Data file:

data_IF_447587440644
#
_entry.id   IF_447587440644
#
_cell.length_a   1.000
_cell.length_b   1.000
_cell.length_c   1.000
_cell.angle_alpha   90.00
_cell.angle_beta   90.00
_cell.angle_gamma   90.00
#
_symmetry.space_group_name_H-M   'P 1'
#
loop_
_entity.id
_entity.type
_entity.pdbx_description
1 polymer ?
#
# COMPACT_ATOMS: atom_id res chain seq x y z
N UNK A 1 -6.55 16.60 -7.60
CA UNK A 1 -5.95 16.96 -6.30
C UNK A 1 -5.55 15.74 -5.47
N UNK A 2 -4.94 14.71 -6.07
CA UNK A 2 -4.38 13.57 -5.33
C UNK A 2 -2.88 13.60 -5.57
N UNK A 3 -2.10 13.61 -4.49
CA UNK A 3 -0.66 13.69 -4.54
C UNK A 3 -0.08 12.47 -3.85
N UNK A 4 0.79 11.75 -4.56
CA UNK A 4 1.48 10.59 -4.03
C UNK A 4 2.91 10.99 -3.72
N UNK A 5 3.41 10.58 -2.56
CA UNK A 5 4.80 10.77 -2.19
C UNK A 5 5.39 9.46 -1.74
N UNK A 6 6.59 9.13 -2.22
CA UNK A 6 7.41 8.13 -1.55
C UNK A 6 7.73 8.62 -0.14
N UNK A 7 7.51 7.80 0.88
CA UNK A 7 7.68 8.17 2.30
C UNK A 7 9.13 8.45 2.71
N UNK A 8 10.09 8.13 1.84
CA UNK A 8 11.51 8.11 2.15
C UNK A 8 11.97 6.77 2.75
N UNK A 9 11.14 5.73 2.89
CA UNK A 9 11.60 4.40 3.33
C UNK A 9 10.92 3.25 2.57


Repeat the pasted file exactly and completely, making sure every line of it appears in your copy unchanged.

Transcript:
data_IF_447587440644
#
_entry.id   IF_447587440644
#
_cell.length_a   1.000
_cell.length_b   1.000
_cell.length_c   1.000
_cell.angle_alpha   90.00
_cell.angle_beta   90.00
_cell.angle_gamma   90.00
#
_symmetry.space_group_name_H-M   'P 1'
#
loop_
_entity.id
_entity.type
_entity.pdbx_description
1 polymer ?
#
# COMPACT_ATOMS: atom_id res chain seq x y z
N UNK A 1 -6.55 16.60 -7.60
CA UNK A 1 -5.95 16.96 -6.30
C UNK A 1 -5.55 15.74 -5.47
N UNK A 2 -4.94 14.71 -6.07
CA UNK A 2 -4.38 13.57 -5.33
C UNK A 2 -2.88 13.60 -5.57
N UNK A 3 -2.10 13.61 -4.49
CA UNK A 3 -0.66 13.69 -4.54
C UNK A 3 -0.08 12.47 -3.85
N UNK A 4 0.79 11.75 -4.56
CA UNK A 4 1.48 10.59 -4.03
C UNK A 4 2.91 10.99 -3.72
N UNK A 5 3.41 10.58 -2.56
CA UNK A 5 4.80 10.77 -2.19
C UNK A 5 5.39 9.46 -1.74
N UNK A 6 6.59 9.13 -2.22
CA UNK A 6 7.41 8.13 -1.55
C UNK A 6 7.73 8.62 -0.14
N UNK A 7 7.51 7.80 0.88
CA UNK A 7 7.68 8.17 2.30
C UNK A 7 9.13 8.45 2.71
N UNK A 8 10.09 8.13 1.84
CA UNK A 8 11.51 8.11 2.15
C UNK A 8 11.97 6.77 2.75
N UNK A 9 11.14 5.73 2.89
CA UNK A 9 11.60 4.40 3.33
C UNK A 9 10.92 3.25 2.57